A key finding from the survey reported that due diligence for a transaction (real estate, insurance, etc) or a broader evaluation due to a voluntary upgrade or mandatory ordinance-related upgrade are reasons why Condition Assessments are frequently performed. The survey also concluded that Condition Assessments were rarely performed due to specific failure or concerned occupant.
In the scenario where assessments are not due to an observed failure, most of the survey participants noted that they look for deterioration or damage when performing condition assessments. The most common deficiency observed in this scenario is concrete deterioration; however, steel deterioration and design deficiencies were also reported. Furthermore, nearly all respondents reported performing a job walk and review of as-built documentation as part of the condition assessment scope. 92% of respondents also reported prioritizing their findings, with life safety being the overwhelming top priority.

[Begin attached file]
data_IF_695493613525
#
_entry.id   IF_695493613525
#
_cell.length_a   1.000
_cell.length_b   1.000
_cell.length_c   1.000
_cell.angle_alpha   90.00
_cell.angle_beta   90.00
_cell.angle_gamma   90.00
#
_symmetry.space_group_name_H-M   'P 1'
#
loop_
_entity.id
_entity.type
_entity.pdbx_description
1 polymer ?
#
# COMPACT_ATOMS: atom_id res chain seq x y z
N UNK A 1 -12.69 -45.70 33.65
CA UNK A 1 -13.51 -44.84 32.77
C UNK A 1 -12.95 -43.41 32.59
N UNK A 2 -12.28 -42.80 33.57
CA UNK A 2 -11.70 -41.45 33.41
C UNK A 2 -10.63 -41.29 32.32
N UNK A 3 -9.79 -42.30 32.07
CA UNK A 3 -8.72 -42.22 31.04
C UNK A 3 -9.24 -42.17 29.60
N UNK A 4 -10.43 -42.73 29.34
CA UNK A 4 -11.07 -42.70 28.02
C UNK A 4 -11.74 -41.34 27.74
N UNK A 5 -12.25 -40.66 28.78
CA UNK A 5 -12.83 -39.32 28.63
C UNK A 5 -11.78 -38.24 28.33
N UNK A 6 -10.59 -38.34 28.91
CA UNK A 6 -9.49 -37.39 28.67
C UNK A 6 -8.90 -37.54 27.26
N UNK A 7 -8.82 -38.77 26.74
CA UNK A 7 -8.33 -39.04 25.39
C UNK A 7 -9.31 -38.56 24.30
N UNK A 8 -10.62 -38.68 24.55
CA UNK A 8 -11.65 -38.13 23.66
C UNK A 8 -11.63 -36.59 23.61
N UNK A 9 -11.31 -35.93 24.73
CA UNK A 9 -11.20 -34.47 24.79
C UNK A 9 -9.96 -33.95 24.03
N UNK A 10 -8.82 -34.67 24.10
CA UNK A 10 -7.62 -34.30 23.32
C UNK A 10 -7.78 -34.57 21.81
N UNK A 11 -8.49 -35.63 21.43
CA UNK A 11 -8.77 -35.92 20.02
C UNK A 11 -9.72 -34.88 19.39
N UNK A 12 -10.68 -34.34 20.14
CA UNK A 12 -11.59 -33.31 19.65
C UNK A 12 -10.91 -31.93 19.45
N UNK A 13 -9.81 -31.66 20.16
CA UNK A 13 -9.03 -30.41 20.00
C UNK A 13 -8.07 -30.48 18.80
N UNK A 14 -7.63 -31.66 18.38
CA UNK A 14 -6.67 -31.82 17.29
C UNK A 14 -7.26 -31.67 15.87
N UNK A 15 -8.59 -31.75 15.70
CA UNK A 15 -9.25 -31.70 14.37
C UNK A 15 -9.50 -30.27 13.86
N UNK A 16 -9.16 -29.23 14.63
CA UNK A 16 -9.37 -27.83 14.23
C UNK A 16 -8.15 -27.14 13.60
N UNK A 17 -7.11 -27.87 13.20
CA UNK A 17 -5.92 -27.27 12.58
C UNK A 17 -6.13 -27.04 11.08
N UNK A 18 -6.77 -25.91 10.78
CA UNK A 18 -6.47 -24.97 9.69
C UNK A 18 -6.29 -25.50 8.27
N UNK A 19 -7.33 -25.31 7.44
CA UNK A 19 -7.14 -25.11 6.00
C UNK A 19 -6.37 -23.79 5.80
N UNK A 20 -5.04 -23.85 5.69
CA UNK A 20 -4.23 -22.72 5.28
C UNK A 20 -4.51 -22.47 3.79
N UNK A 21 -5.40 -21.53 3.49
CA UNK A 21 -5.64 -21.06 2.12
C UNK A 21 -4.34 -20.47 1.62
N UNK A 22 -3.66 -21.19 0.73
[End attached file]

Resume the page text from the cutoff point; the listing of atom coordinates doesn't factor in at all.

In the scenario where assessments are due to observed failure, the vast majority of respondents reported looking for the cause of damage, checking for conformance with as-build plans, and looking for deterioration when performing condition assessments after a failure. Reported deficiencies from assessments due to observed failure were similar to the previous scenario with concrete deterioration as the most common deficiency observed. However, failure of foundations is reported more frequently in this scenario. In line with the previous scenario, nearly all respondents (96%) reported performing a job walk and review of as-built documentation as part of the condition assessment scope. The majority of respondents prioritized their findings and life safety was again the top priority. Finally, many respondents reported that they will notify the jurisdiction if there are life safety issues or if issues are not addressed in a timely manner.
SEAOSC thanks those who participated in the survey. We value your time and input on this matter.
Over the past several months, SEAOSC members have been discussing the Los Angeles City Council’s proposed expansion of Fire District 1. On October 18, SEAOSC formally responded to Council President Nury Martinez and the LA City Council stating that SEAOSC will not be taking a position on the expansion of Fire District 1.